Under the Raisi government Iran seems to pursue an increasingly diversified foreign policy. China and Russia play a critical role in this thinking. Changes also involve Iran’s vision of the South Caucasus which has lately been of bigger importance to the Islamic Republic.
Today, the main concern of the new Iranian government is to rectify the difficult economic situation in the country. This will only be possible by lifting US sanctions, the possibility of such is actively being negotiated in Vienna.
The second important direction of the Islamic Republic is to pursue a multi-vector foreign policy in a multipolar world. This means using China’s rise to balance against the pressure from the West. This is precisely why Tehran has worked hard to, and eventually been granted after years of negotiations, a permanent membership in the Shanghai Cooperation Organization (SCO). Recently Iranian media also reported that Tehran is in active talks with Moscow to prepare a comprehensive economic cooperation agreement. In Iran’s thinking building closer ties with two poles in Eurasia has enhanced Iran regional position.
Politicians in the Islamic Republic, however, do not have high expectations that China and Russia will abundantly invest in Iran. Both remain ambivalent at best because of the remaining American sanctions. As an example, the 25-year economic cooperation agreement signed between Iran and China has not yet produced as significant results as described in the deal. Nevertheless, what is crucial for Iran is to show that the country can maneuver and gain an alternative economic and political lifeline amid difficult relations with the West. The Islamic Republic also aspires to position itself as a hub of regional and Eurasia-wide infrastructure projects. Revival of the concept of silk roads which crisscrossed the Iranian plateau in ancient and medieval times is now back on agenda especially when China, the EU, Russia, and India are promoting their integration projects.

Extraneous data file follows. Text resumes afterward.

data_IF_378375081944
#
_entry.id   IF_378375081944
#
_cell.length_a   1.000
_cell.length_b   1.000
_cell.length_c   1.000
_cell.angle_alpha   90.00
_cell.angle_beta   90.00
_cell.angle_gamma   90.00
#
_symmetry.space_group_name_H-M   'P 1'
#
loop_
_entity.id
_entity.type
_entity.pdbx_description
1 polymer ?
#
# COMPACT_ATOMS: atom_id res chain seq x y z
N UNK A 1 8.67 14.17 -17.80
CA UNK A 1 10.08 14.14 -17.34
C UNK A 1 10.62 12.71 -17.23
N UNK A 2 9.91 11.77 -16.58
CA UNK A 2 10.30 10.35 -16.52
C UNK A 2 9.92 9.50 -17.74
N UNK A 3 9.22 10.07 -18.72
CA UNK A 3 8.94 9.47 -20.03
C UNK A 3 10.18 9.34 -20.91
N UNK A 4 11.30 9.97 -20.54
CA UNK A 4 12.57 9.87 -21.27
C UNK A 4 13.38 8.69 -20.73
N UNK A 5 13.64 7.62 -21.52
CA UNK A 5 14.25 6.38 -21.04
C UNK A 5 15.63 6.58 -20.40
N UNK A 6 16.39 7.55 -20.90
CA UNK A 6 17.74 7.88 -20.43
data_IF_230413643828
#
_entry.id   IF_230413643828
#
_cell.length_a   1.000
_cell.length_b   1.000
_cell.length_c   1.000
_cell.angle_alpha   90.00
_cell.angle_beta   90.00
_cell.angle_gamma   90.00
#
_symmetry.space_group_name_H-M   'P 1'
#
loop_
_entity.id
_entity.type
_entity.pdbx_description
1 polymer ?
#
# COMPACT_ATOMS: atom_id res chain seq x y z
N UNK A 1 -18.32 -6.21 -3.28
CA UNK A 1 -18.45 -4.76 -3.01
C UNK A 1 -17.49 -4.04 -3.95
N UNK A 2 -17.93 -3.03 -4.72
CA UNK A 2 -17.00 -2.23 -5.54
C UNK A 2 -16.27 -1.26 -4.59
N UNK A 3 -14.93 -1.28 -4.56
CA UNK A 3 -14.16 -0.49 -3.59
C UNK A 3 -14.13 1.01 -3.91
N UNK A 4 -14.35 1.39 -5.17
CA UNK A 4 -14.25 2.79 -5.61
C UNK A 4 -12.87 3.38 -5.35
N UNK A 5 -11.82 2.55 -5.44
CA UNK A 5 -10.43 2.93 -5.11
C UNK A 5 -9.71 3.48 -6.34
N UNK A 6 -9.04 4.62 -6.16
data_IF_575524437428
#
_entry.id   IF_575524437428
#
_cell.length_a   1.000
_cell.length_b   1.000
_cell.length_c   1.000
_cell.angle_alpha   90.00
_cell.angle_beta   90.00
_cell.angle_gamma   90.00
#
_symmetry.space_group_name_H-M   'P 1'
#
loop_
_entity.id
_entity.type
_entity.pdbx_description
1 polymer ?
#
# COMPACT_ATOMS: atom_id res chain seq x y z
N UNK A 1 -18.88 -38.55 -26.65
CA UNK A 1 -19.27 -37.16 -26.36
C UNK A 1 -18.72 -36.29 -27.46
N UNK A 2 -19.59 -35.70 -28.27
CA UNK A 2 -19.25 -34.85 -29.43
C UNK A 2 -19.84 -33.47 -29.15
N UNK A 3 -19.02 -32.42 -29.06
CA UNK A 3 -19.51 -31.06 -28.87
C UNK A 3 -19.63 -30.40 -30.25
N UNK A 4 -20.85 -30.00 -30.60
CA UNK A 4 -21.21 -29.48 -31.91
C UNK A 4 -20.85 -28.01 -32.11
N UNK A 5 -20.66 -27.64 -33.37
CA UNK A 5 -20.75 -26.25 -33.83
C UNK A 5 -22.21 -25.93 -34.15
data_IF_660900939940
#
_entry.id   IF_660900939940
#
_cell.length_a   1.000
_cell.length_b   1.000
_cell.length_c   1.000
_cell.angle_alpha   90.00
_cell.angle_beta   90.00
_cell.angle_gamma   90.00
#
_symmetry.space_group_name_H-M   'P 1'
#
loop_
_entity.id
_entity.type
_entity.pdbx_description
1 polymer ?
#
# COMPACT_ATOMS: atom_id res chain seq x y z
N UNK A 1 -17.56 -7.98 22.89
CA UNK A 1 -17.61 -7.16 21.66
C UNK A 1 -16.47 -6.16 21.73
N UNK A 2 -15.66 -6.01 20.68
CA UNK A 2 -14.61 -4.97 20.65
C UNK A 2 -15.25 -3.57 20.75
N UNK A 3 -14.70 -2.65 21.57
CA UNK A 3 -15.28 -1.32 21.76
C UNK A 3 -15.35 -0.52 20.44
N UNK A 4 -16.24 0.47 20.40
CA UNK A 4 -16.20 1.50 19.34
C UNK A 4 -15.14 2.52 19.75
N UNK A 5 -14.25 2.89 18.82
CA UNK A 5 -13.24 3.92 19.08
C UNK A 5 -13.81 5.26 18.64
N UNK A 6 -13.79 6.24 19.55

Iran is not only adjusting to the emerging multipolar world by trying to use it to its benefit but is also re-considering its position in the South Caucasus. The region has been of relatively little importance for the Islamic Republic compared to the Middle East. This, however, could be changing amid radical geopolitical shifts taking place in the South Caucasus. 2020 culminated in the second Nagorno-Karabakh war which drastically changed the status quo since the 1990s. The shift undermined Iran's position in favor of Russia and Turkey. Russia’s peacekeeping gambit bit at Iran’s position, but it is the growing Turkish influence that really causes fears as Ankara’s reach now extends far beyond Azerbaijan into the Caspian region and Central Asia. Russia has been a dominant power in the South Caucasus for over two centuries, Turkey, on the contrary, is a disruptor which brings about a new reality to the region. For Iran it is more comfortable to deal with the well-known competitor rather than dealing with a more dynamic actor.